Stimulus Check: How Much Can You Get And When

To counter the disease-induced economic meltdown, the government worked out a massive economic stimulus plan that will flood the U.S. economy with cash and provide relief for Americans who are taking a financial hit. And part of the plan is to send almost everyone direct payments from the government’s coffers from April 15th. Here is everything you need to know about the stimulus check.

Who Is Eligible For A Stimulus Payment? 

  • Single US resident with an adjusted gross income less than $99,000

  • Those who file as the head of a household with an income less than $146,500

  • Those who file jointly without children with an income less than $198,000

How Much Money Will You Get?

The base amount of your stimulus check is $1,200, but how much you will actually get depends on your taxes. It will be based on your adjusted gross income (AGI) from your 2019 federal tax filing.

  • As a single taxpayer

You’ll receive the full amount of $1,200 if you’re single, married filing a separate tax return, or a qualifying widow(er), with an AGI under $75,000. The amount decreases as your AGI goes up. When your adjusted gross income reaches $99,000, you will be ineligible for the stimulus.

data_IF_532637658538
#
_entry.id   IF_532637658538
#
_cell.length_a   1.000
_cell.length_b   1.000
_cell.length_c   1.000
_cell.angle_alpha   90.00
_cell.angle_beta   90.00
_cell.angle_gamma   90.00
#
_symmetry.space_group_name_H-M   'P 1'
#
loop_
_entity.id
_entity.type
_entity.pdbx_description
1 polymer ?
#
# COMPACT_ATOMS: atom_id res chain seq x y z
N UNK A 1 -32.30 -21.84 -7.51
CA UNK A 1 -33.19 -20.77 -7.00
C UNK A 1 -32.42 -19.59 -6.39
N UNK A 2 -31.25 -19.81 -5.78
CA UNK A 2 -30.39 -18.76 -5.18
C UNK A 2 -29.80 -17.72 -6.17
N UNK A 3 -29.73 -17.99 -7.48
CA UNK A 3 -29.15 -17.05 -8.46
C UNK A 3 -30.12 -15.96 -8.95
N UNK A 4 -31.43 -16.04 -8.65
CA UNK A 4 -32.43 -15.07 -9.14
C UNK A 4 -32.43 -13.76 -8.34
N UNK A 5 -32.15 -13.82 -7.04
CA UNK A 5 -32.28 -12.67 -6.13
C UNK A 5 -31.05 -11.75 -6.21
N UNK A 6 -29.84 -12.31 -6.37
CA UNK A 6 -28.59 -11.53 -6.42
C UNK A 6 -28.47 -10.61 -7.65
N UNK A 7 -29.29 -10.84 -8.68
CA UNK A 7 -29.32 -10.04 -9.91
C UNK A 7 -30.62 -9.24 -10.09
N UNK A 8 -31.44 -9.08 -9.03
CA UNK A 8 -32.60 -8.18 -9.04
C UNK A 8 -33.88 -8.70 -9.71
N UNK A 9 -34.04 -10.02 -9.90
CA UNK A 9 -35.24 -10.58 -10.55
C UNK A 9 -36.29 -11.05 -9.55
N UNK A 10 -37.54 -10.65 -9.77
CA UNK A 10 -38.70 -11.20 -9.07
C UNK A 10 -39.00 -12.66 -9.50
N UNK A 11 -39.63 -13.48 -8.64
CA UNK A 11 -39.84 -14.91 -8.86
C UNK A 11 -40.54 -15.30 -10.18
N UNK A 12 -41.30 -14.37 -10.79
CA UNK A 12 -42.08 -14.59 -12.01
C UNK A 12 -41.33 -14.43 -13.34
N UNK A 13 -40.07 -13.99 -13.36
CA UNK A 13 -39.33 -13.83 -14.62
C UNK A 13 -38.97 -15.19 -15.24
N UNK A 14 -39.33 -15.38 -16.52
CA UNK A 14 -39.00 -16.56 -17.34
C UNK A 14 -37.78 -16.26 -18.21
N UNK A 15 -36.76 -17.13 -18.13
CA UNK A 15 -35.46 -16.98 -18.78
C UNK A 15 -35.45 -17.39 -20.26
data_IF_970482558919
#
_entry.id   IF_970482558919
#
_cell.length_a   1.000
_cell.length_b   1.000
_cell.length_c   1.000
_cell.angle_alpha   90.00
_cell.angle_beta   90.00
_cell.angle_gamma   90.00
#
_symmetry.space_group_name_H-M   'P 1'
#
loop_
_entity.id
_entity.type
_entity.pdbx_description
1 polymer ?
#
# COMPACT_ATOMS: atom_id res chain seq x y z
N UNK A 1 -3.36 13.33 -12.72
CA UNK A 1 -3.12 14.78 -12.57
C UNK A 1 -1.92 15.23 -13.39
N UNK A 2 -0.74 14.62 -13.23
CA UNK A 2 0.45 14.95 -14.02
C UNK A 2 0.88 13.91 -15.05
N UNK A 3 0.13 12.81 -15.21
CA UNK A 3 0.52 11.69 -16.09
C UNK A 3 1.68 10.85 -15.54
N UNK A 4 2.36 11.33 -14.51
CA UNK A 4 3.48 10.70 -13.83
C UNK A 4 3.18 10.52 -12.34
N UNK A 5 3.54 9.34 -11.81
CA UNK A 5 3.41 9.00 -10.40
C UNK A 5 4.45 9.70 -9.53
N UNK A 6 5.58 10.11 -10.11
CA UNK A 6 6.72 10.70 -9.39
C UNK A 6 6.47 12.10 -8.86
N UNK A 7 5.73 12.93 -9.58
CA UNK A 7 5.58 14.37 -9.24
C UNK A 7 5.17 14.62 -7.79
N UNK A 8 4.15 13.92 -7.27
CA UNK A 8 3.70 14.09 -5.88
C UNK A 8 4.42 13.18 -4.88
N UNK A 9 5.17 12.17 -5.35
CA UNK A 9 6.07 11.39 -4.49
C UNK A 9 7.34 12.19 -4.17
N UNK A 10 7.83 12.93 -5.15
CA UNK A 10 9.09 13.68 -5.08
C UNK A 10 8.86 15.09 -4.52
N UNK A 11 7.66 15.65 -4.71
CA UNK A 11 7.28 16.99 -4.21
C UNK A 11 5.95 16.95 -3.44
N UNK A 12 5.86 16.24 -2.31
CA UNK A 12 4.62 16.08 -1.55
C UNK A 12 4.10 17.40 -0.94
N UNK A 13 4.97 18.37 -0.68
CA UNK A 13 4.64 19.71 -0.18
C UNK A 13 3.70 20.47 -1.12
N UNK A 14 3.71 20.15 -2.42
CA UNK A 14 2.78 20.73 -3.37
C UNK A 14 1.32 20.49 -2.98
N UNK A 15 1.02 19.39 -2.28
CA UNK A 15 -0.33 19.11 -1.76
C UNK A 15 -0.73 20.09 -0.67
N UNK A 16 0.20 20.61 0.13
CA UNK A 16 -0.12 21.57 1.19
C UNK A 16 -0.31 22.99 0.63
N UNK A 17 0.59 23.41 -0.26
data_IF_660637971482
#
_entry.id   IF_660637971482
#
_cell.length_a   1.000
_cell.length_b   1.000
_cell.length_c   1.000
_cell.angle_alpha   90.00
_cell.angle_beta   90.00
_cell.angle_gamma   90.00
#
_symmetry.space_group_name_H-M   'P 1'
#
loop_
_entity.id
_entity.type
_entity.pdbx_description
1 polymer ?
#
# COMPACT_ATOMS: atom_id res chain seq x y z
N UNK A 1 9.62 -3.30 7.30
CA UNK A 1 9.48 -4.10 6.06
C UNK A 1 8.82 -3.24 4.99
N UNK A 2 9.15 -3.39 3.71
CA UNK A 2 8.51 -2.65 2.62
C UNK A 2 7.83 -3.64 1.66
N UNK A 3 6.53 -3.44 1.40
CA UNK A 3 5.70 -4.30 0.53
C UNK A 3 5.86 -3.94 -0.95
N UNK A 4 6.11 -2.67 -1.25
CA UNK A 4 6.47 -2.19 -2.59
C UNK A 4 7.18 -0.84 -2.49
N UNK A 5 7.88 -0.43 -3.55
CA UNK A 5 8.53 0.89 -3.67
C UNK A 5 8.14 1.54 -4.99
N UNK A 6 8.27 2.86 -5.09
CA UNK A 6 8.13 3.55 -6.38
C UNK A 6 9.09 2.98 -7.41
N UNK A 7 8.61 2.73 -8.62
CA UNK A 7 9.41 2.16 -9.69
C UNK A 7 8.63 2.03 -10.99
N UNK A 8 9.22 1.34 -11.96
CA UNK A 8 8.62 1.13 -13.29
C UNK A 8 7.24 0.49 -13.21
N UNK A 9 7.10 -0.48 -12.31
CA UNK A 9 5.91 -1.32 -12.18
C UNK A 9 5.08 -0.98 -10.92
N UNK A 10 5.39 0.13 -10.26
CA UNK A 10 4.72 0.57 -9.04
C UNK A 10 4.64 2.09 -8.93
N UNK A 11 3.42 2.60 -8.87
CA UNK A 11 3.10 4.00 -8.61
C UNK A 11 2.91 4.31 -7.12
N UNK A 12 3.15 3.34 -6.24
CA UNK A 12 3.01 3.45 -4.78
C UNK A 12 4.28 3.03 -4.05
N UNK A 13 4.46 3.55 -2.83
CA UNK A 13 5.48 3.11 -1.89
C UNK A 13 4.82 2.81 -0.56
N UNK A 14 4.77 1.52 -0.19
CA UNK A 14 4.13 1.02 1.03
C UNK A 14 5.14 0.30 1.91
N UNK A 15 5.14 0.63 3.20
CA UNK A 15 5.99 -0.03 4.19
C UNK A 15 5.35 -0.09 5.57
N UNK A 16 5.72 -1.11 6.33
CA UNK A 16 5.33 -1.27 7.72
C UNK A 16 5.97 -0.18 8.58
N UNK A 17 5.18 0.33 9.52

• As heads of household

You will get the full $1,200 payment if your AGI is $112,500 or less. The amount of your stimulus check will be gradually reduced to zero until your AGI reaches $146,500.

  • As couples filing jointly

If you’re married and file a joint tax return with your spouse, with an AGI of $150,000 or less, both of you will get $1,200. The payment decreases until your AGI reaches $198,000. And if you have children who qualify for the child tax credit (they must be 16 years old or younger), you’ll get an additional $500 for each child. For instance, a married couple with two children can get up to $3,400.

What If I Haven’t Filed My 2019 Tax Return?

IRS, which is responsible for issuing the payments, will look at your 2019 tax return for your filing status, AGI, and information about your children. If you haven’t filed it yet (now due July 15, 2020), the IRS will go to your 2018 return for the necessary information. You’d better use a Stimulus Check Calculator to help you figure out the estimated amount of your check (based on either your 2018 or 2019 return), to decide whether or not you should file 2019 return as soon as possible to receive a higher amount.

Can People Who’re Not Required To File A Tax Return Get Stimulus Checks?

According to the IRS, senior citizens, Social Security and Social Security Disability Insurance (SSDI) recipients and railroad retirees, who are not required to file a tax return, will receive the payment as well. People who haven’t filed a 2018 or 2019 return because they are under the normal income limits for filing a tax return, can use the Non-Filers portal to get their payment. 

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